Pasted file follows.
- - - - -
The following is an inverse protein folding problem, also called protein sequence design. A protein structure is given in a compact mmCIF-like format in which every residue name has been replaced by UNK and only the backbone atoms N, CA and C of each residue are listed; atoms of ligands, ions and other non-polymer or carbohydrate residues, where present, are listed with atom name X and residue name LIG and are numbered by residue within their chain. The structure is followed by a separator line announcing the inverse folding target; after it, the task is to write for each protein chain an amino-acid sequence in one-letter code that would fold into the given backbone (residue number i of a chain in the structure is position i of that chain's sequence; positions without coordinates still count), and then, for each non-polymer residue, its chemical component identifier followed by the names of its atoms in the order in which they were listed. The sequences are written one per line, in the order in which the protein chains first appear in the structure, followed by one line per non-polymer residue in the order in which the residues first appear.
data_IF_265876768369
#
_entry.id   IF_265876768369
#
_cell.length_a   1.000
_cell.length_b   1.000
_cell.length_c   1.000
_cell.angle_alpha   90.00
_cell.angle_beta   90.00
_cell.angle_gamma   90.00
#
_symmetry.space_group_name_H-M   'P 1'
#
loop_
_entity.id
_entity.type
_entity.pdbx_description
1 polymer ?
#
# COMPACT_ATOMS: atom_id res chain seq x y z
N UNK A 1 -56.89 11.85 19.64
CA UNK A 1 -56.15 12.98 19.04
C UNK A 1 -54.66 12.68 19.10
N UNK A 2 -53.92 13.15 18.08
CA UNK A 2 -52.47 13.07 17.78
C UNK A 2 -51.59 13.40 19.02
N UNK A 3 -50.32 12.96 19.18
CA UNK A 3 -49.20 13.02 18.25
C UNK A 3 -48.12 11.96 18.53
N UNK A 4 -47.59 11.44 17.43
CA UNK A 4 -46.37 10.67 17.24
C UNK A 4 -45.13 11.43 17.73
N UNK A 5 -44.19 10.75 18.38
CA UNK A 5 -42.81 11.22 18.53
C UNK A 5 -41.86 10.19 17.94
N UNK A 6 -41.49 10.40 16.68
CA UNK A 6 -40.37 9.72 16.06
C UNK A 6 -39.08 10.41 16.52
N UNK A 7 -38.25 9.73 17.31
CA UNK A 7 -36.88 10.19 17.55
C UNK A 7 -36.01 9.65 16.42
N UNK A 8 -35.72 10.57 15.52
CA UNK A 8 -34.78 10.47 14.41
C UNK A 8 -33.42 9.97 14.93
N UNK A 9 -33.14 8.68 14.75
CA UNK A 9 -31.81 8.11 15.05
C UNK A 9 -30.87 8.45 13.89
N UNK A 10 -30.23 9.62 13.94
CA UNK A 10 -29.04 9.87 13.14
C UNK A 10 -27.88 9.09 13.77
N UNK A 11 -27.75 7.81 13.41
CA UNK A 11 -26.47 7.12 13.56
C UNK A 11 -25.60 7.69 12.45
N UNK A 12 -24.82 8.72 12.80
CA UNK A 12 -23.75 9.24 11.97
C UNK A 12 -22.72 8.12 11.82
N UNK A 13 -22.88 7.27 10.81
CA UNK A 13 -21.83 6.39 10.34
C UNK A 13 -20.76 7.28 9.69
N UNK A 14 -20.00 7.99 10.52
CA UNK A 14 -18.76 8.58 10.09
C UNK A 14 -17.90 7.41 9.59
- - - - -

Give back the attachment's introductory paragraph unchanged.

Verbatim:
The following is an inverse protein folding problem, also called protein sequence design. A protein structure is given in a compact mmCIF-like format in which every residue name has been replaced by UNK and only the backbone atoms N, CA and C of each residue are listed; atoms of ligands, ions and other non-polymer or carbohydrate residues, where present, are listed with atom name X and residue name LIG and are numbered by residue within their chain. The structure is followed by a separator line announcing the inverse folding target; after it, the task is to write for each protein chain an amino-acid sequence in one-letter code that would fold into the given backbone (residue number i of a chain in the structure is position i of that chain's sequence; positions without coordinates still count), and then, for each non-polymer residue, its chemical component identifier followed by the names of its atoms in the order in which they were listed. The sequences are written one per line, in the order in which the protein chains first appear in the structure, followed by one line per non-polymer residue in the order in which the residues first appear.